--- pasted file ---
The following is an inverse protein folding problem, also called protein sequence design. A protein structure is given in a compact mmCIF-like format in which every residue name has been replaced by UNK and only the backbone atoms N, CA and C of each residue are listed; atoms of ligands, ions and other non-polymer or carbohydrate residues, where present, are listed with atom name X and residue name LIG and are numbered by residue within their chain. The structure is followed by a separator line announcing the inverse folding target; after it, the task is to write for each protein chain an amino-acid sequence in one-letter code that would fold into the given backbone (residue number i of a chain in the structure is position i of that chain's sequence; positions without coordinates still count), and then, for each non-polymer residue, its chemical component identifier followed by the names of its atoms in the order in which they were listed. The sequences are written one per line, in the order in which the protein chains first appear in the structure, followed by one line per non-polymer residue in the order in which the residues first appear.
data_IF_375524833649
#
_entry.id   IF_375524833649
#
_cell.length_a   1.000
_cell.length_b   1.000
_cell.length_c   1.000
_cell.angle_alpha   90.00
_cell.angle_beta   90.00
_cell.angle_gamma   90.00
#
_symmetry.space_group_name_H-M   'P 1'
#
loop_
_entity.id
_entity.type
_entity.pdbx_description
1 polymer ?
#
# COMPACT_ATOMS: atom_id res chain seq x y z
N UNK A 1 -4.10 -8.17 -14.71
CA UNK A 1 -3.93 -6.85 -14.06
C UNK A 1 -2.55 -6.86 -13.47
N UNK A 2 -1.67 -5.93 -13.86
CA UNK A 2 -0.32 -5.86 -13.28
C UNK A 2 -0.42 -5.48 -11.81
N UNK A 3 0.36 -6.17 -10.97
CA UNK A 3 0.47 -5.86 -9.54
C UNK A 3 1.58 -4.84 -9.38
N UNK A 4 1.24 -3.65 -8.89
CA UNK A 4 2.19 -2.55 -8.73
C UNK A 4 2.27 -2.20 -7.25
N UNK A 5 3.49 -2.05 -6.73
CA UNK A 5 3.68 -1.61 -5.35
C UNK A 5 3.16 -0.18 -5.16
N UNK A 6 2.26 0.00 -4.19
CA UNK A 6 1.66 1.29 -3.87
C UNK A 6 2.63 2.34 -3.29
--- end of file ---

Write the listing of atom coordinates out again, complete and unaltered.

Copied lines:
The following is an inverse protein folding problem, also called protein sequence design. A protein structure is given in a compact mmCIF-like format in which every residue name has been replaced by UNK and only the backbone atoms N, CA and C of each residue are listed; atoms of ligands, ions and other non-polymer or carbohydrate residues, where present, are listed with atom name X and residue name LIG and are numbered by residue within their chain. The structure is followed by a separator line announcing the inverse folding target; after it, the task is to write for each protein chain an amino-acid sequence in one-letter code that would fold into the given backbone (residue number i of a chain in the structure is position i of that chain's sequence; positions without coordinates still count), and then, for each non-polymer residue, its chemical component identifier followed by the names of its atoms in the order in which they were listed. The sequences are written one per line, in the order in which the protein chains first appear in the structure, followed by one line per non-polymer residue in the order in which the residues first appear.
data_IF_375524833649
#
_entry.id   IF_375524833649
#
_cell.length_a   1.000
_cell.length_b   1.000
_cell.length_c   1.000
_cell.angle_alpha   90.00
_cell.angle_beta   90.00
_cell.angle_gamma   90.00
#
_symmetry.space_group_name_H-M   'P 1'
#
loop_
_entity.id
_entity.type
_entity.pdbx_description
1 polymer ?
#
# COMPACT_ATOMS: atom_id res chain seq x y z
N UNK A 1 -4.10 -8.17 -14.71
CA UNK A 1 -3.93 -6.85 -14.06
C UNK A 1 -2.55 -6.86 -13.47
N UNK A 2 -1.67 -5.93 -13.86
CA UNK A 2 -0.32 -5.86 -13.28
C UNK A 2 -0.42 -5.48 -11.81
N UNK A 3 0.36 -6.17 -10.97
CA UNK A 3 0.47 -5.86 -9.54
C UNK A 3 1.58 -4.84 -9.38
N UNK A 4 1.24 -3.65 -8.89
CA UNK A 4 2.19 -2.55 -8.73
C UNK A 4 2.27 -2.20 -7.25
N UNK A 5 3.49 -2.05 -6.73
CA UNK A 5 3.68 -1.61 -5.35
C UNK A 5 3.16 -0.18 -5.16
N UNK A 6 2.26 0.00 -4.19
CA UNK A 6 1.66 1.29 -3.87
C UNK A 6 2.63 2.34 -3.29